Gasparotto would be active late in the stage today.
Before the start today, I tapped Davide Rebellin for a prediction (he said Garmin yesterday) and today it was Petacchi.
Rebellin may not be able to walk 10m without being stopped by fans for pics (or press for tips) but he had his money on this man today.
For a look at what the riders would be doing, PEZ drove the course today ahead of the race.
The Week 1 PEZ crew. Matt busy at the wheel looking for that next black-on-pink arrow.
Being smack bang in the coastal lagoon areas, the terrain is dead flat and marked by big open fields. The narrow roadway is raised and with the wind already blowing, if one team decided to go crazy today, it could make things uncomfortable at the back of the group.
Before passing through Monfalcone, a quick rest stop seemed in order. This group were well into their lunch and were only too happy top share their seafood and vino (only a sip!)
Franco Pellizotti was on home turf today so his supporters were out in force along the roadside.
Once the course makes the southerly turn towards Trieste, the roads were completely free of cars (we’d had oncoming traffic at various stages up until now, so no F1 impersonations in the hire car) and we started the steady climb to Sistiana. From there, the run down into Trieste and the Istrian peninsula is just fantastic.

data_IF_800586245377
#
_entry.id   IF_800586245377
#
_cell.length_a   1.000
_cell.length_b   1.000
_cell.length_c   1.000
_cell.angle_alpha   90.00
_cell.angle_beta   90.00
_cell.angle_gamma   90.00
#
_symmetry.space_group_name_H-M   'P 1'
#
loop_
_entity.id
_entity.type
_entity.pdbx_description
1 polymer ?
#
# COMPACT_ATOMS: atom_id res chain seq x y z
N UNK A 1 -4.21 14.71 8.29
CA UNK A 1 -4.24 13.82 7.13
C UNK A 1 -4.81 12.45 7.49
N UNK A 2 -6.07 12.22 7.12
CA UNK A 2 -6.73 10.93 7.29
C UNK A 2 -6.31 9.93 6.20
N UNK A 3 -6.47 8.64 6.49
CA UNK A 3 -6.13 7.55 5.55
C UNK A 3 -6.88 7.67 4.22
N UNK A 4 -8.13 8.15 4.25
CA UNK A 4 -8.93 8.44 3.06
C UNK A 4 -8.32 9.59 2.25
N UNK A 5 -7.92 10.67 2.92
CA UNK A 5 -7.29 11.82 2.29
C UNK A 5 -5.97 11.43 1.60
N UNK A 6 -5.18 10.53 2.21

Just pop on through here, and you see the Castle at Miramare
The Castle at Miramare marks the foot of the descent and the entrance to the wide, flat seaside run into Trieste. At all times of the year, the Triestini can be found tucked into the rocks, out of the wind, sunning themselves in a ridiculously small amount of clothing.
While the riders were still passing the ‘Friars’ out the road and were yet to hit the bump that I’m calling “today’s climb” we pulled the PEZ mobile into the press centre in one of the ferry terminals that line the waterfront.
Trieste is one of the most beautiful ports around and with the stage finish line right in front of the magnificent Piazza Unita d’Italia and another fantastic day of sunshine, it really has been a great start to the Centenary Giro d’Italia.